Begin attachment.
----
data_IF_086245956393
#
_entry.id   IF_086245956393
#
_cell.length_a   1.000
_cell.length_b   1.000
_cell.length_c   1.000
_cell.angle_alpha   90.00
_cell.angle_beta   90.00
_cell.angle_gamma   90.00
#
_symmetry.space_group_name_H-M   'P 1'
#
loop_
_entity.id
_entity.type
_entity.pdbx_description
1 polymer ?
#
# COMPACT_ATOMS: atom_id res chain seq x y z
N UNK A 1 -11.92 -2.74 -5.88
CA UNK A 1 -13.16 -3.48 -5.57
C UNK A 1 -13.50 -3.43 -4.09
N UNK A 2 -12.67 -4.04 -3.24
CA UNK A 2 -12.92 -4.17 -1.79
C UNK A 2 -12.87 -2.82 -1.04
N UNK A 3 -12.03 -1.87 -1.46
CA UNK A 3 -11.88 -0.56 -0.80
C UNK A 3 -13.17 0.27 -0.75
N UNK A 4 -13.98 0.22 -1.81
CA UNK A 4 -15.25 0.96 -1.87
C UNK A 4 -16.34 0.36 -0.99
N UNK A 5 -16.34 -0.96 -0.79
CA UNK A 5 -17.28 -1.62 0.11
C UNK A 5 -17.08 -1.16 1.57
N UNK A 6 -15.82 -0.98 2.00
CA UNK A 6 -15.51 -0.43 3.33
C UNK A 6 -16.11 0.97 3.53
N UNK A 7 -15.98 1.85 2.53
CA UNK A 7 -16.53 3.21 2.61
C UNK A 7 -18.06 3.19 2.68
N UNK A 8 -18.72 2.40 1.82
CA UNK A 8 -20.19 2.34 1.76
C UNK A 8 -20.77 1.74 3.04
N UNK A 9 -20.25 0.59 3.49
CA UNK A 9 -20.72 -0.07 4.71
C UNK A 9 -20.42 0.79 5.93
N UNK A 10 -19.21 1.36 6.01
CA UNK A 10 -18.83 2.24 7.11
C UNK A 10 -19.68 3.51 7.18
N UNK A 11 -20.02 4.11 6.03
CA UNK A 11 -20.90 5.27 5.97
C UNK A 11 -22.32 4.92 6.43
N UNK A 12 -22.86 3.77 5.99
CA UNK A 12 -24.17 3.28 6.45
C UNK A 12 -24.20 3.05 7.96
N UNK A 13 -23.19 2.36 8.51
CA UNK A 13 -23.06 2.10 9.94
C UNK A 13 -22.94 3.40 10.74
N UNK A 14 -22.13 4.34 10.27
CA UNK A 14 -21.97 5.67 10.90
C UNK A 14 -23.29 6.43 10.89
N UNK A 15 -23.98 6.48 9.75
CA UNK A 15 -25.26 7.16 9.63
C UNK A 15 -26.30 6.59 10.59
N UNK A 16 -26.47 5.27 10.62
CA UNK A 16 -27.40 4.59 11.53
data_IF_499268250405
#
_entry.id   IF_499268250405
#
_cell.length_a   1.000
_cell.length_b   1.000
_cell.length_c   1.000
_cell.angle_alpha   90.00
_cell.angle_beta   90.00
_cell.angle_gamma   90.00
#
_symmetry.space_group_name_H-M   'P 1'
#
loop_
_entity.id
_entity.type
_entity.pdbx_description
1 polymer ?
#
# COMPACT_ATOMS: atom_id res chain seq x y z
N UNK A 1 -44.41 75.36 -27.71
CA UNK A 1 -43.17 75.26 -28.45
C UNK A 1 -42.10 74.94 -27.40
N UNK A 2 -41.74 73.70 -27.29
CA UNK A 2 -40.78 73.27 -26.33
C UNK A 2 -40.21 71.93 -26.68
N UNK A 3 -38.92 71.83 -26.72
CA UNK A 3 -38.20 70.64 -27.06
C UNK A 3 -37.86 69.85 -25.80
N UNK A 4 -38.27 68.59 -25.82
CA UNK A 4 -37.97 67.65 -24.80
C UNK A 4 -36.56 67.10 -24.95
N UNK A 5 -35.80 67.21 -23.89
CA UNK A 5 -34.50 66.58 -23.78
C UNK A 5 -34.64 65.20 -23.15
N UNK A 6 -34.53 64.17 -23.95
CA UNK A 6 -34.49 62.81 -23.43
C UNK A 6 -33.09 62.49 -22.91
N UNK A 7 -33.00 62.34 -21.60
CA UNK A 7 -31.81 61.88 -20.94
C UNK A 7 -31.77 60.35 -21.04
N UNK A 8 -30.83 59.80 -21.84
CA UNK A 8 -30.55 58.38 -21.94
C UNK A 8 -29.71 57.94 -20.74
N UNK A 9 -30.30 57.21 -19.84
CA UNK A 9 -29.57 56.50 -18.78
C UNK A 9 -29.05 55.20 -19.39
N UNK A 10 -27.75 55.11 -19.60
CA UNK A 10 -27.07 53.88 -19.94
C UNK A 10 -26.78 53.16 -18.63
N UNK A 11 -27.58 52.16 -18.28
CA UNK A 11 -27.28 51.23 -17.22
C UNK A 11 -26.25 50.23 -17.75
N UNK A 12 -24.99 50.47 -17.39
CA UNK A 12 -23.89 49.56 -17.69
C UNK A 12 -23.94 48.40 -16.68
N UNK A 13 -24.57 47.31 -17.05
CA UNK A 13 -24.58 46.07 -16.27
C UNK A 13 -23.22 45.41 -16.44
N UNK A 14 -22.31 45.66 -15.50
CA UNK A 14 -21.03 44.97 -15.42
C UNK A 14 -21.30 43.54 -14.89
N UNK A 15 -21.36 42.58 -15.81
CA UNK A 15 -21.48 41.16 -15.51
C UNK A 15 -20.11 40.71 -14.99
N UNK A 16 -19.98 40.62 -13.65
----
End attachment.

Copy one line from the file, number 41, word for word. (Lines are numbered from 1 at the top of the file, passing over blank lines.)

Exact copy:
C UNK A 7 -18.06 3.19 2.68